By Emily Martin, Allergychoices
While pollen levels are on the rise, so are seasonal allergy symptoms. For some patients, seasonal allergy symptoms can still occur while the immune system is in the process of building their allergic tolerance using sublingual immunotherapy. For those who haven’t started immunotherapy yet, it can be even worse. To avoid days of miserable allergy symptoms during the heat of pollen season, here are some things you can do to lessen your coughing, sniffling, and sneezing.
Medications and other remedies:
- Nasal spray and decongestants — Over the counter nasal sprays and decongestants can help alleviate your stuffy nose. You can also try a saline nasal rinse, like a neti pot, to clear out the sinuses.
- Antihistamines — When your body is introduced to pollens to which you’re allergic, it releases histamine that triggers symptoms such as sneezing, itchy, watery eyes, and sniffling. Antihistamine medications, such as Claritin and Alavert, reduce and block histamine to stop your body from having allergic reactions. It may be a good idea to take the non-drowsy antihistamines in the morning, especially if you are going to be spending the day outside.
- Salt water — Gargling salt water is a natural way to relieve an itchy, dry throat. Try using ½ to ¼ teaspoon of salt for every 8 ounces (1 cup) of warm water.
Spending the day inside?
While most seasonal allergies are triggered outdoors, there are things you can do inside to keep your symptoms from flaring up.
- Take off your shoes — When you come inside, remove your shoes at the door to avoid bringing outdoor allergens inside and tracking them throughout your home.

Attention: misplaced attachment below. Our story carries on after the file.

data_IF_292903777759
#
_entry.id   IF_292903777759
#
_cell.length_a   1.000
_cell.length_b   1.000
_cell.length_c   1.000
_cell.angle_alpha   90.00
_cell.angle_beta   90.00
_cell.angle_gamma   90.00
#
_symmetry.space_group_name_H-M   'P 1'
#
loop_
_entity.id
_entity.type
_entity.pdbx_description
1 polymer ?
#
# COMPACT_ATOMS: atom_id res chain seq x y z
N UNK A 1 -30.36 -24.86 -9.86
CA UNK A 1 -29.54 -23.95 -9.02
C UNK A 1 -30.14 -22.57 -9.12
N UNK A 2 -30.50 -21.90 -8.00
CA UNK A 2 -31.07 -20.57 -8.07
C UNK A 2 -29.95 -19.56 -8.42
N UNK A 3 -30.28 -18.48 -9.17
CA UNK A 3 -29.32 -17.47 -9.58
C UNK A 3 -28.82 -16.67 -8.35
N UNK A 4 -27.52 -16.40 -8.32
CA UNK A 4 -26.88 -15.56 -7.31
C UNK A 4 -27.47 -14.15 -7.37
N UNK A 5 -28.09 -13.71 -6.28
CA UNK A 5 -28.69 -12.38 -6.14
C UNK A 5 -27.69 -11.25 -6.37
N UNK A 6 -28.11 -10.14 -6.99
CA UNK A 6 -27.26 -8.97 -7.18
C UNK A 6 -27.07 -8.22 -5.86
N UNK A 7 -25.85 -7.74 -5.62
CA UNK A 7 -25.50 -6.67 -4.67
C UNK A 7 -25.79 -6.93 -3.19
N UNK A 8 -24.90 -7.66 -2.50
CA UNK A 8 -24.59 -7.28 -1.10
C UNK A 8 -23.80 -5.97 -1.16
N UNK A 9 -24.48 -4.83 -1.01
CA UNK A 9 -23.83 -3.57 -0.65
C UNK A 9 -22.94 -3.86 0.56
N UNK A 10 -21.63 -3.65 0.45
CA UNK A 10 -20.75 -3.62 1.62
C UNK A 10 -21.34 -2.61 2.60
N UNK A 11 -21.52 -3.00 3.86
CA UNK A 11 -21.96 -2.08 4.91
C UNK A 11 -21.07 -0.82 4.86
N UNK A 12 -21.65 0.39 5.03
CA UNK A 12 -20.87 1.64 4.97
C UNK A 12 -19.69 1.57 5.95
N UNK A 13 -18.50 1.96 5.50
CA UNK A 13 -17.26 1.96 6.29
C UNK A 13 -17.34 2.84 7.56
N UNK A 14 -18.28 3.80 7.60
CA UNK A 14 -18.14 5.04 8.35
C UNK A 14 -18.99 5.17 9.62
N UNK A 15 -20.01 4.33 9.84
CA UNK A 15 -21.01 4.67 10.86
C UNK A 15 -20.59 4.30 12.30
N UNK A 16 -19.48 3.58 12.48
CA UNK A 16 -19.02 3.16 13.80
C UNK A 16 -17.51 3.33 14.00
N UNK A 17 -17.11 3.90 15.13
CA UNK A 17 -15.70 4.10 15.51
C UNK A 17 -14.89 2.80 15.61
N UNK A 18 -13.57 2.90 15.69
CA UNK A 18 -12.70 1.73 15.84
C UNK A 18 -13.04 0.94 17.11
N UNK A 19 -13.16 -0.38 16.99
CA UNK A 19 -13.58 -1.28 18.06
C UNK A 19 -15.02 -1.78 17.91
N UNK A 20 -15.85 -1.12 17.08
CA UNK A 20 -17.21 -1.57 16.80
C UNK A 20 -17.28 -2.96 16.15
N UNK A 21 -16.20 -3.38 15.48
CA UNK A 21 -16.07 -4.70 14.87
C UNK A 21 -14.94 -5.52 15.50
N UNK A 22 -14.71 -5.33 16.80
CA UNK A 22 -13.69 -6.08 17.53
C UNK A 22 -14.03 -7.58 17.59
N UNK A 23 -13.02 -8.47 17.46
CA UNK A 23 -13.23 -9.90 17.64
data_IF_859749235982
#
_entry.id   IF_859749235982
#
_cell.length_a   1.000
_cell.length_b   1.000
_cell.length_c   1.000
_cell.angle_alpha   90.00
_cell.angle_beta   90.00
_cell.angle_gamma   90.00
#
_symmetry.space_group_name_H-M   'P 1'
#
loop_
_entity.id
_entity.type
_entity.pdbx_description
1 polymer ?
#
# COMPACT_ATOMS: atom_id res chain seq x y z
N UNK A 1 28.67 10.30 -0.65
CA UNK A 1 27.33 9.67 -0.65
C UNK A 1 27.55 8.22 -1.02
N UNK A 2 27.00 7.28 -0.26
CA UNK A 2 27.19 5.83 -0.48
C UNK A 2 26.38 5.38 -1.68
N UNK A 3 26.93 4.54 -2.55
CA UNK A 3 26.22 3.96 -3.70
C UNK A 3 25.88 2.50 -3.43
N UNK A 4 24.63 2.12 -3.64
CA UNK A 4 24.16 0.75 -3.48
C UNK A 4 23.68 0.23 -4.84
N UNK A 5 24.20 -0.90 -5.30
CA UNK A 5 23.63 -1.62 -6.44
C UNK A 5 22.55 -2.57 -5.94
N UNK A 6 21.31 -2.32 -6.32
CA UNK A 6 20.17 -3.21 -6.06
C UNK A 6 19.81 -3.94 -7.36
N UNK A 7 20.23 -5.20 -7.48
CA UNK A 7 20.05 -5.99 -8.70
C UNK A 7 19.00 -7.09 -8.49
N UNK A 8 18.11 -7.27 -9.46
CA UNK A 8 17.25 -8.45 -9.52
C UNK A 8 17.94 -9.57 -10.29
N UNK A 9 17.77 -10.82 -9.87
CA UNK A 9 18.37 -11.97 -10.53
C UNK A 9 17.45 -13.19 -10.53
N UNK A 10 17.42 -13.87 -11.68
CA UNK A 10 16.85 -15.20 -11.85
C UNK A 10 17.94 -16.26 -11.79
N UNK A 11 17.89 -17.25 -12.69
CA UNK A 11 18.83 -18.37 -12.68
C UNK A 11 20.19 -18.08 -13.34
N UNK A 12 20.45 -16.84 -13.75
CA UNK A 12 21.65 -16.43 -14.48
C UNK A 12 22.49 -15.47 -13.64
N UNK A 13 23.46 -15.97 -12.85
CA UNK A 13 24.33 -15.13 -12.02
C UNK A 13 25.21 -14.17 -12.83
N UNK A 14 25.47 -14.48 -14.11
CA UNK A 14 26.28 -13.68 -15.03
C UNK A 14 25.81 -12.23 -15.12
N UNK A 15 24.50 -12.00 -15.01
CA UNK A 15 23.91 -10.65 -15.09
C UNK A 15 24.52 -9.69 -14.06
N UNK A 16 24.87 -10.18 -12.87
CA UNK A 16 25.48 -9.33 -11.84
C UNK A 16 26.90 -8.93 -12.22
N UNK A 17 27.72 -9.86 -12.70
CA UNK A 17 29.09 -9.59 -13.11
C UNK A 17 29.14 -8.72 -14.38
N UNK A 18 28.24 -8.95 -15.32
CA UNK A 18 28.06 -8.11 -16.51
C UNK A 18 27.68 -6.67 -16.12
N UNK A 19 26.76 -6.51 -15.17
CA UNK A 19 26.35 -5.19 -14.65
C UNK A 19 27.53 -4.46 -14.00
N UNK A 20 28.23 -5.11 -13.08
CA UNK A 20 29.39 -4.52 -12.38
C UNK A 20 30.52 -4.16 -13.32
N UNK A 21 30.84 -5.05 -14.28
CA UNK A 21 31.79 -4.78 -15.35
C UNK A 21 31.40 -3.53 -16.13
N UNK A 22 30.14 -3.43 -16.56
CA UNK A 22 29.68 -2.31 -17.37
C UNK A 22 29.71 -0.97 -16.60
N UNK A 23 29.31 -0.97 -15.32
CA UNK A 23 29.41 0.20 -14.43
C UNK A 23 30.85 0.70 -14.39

- Close the windows — Keeping the windows closed will help to keep the outdoor pollens where they belong…outside. If you are able, try using the A/C instead.
- Use a dehumidifier — If you suffer from a mold allergy, using a dehumidifier will help to reduce mold growth in your home by removing moisture from the air. Humid environments are also a great breeding ground for dust mites, so keeping relative humidity below 50% can reduce dust mite growth. Try using a dehumidifier in areas you spend a lot of time in, like the bedroom.
Enjoying the summer sun outdoors?
If you know you are going to be spending the day outside, it is important that you prepare accordingly to avoid allergic reactions to outdoor pollens. Mike also offers a few tips to help make your day outside more enjoyable:
- Protective gear — If you plan on doing chores outside, such as gardening or mowing the lawn, wearing protective gear, such as sunglasses or a face mask; these can help keep the pollens from getting into your eyes or being inhaled.
- Avoid dry, windy days and morning — Pollen levels peak on dry, windy days and in the morning hours. If possible, try to spend time outside later on in the day, especially if you plan on exercising outside.
- Pollen counts — Many weather reports include pollen counts. If you know you are going to be spending the day outdoors, be aware of the pollen counts and plan accordingly, like taking medications. Not sure where to find pollen counts for your area? Visit the National Allergy Bureau website.
- Wash up — Washing your hands and face will help to clean any pollen you may have gathered outside. It may also be a good idea to wash your clothes as soon as possible after outdoor activities and tasks.
While seasonal allergies can be challenging, these tips and tricks can make building your allergic tolerance even easier. It is also important to make sure to take your allergy drops three times a day, every day, so you can be on your way to allergy relief that treats the root cause of your allergy. Want to find a provider near you trained in custom sublingual immunotherapy?